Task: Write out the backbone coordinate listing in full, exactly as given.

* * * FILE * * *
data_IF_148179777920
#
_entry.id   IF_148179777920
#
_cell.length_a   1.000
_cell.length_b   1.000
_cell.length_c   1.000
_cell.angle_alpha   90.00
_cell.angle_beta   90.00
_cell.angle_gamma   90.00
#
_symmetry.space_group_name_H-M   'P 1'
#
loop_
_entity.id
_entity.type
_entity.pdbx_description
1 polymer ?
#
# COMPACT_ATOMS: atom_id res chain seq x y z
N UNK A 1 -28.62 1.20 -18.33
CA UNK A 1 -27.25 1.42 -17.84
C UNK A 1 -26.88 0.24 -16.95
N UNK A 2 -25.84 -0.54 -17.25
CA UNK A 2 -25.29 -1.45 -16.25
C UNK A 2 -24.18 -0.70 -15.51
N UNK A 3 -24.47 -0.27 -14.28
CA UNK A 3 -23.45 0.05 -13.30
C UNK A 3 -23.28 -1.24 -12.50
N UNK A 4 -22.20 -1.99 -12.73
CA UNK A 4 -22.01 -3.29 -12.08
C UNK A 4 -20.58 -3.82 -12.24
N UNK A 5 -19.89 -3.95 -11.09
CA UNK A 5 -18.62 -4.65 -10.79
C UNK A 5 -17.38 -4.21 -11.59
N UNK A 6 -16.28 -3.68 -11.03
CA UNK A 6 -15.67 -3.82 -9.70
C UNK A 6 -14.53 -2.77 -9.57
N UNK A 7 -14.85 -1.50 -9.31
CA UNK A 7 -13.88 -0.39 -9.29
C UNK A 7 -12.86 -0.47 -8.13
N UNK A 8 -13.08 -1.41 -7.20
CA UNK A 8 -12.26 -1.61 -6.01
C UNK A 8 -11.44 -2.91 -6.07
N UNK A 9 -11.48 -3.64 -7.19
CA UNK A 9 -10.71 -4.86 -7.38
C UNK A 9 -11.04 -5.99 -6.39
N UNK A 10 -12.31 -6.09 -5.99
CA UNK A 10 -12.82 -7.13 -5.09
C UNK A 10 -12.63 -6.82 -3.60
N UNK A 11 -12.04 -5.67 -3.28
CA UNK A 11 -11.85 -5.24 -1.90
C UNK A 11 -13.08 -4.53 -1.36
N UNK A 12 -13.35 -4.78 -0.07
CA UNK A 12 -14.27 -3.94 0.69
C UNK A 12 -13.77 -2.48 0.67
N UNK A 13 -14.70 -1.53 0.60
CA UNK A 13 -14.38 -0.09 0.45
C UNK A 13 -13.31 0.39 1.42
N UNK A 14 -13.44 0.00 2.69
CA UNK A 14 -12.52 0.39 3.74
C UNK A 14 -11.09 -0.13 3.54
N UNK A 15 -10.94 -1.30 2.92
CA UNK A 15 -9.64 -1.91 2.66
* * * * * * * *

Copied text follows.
data_IF_148179777920
#
_entry.id   IF_148179777920
#
_cell.length_a   1.000
_cell.length_b   1.000
_cell.length_c   1.000
_cell.angle_alpha   90.00
_cell.angle_beta   90.00
_cell.angle_gamma   90.00
#
_symmetry.space_group_name_H-M   'P 1'
#
loop_
_entity.id
_entity.type
_entity.pdbx_description
1 polymer ?
#
# COMPACT_ATOMS: atom_id res chain seq x y z
N UNK A 1 -28.62 1.20 -18.33
CA UNK A 1 -27.25 1.42 -17.84
C UNK A 1 -26.88 0.24 -16.95
N UNK A 2 -25.84 -0.54 -17.25
CA UNK A 2 -25.29 -1.45 -16.25
C UNK A 2 -24.18 -0.70 -15.51
N UNK A 3 -24.47 -0.27 -14.28
CA UNK A 3 -23.45 0.05 -13.30
C UNK A 3 -23.28 -1.24 -12.50
N UNK A 4 -22.20 -1.99 -12.73
CA UNK A 4 -22.01 -3.29 -12.08
C UNK A 4 -20.58 -3.82 -12.24
N UNK A 5 -19.89 -3.95 -11.09
CA UNK A 5 -18.62 -4.65 -10.79
C UNK A 5 -17.38 -4.21 -11.59
N UNK A 6 -16.28 -3.68 -11.03
CA UNK A 6 -15.67 -3.82 -9.70
C UNK A 6 -14.53 -2.77 -9.57
N UNK A 7 -14.85 -1.50 -9.31
CA UNK A 7 -13.88 -0.39 -9.29
C UNK A 7 -12.86 -0.47 -8.13
N UNK A 8 -13.08 -1.41 -7.20
CA UNK A 8 -12.26 -1.61 -6.01
C UNK A 8 -11.44 -2.91 -6.07
N UNK A 9 -11.48 -3.64 -7.19
CA UNK A 9 -10.71 -4.86 -7.38
C UNK A 9 -11.04 -5.99 -6.39
N UNK A 10 -12.31 -6.09 -5.99
CA UNK A 10 -12.82 -7.13 -5.09
C UNK A 10 -12.63 -6.82 -3.60
N UNK A 11 -12.04 -5.67 -3.28
CA UNK A 11 -11.85 -5.24 -1.90
C UNK A 11 -13.08 -4.53 -1.36
N UNK A 12 -13.35 -4.78 -0.07
CA UNK A 12 -14.27 -3.94 0.69
C UNK A 12 -13.77 -2.48 0.67
N UNK A 13 -14.70 -1.53 0.60
CA UNK A 13 -14.38 -0.09 0.45
C UNK A 13 -13.31 0.39 1.42
N UNK A 14 -13.44 0.00 2.69
CA UNK A 14 -12.52 0.39 3.74
C UNK A 14 -11.09 -0.13 3.54
N UNK A 15 -10.94 -1.30 2.92
CA UNK A 15 -9.64 -1.91 2.66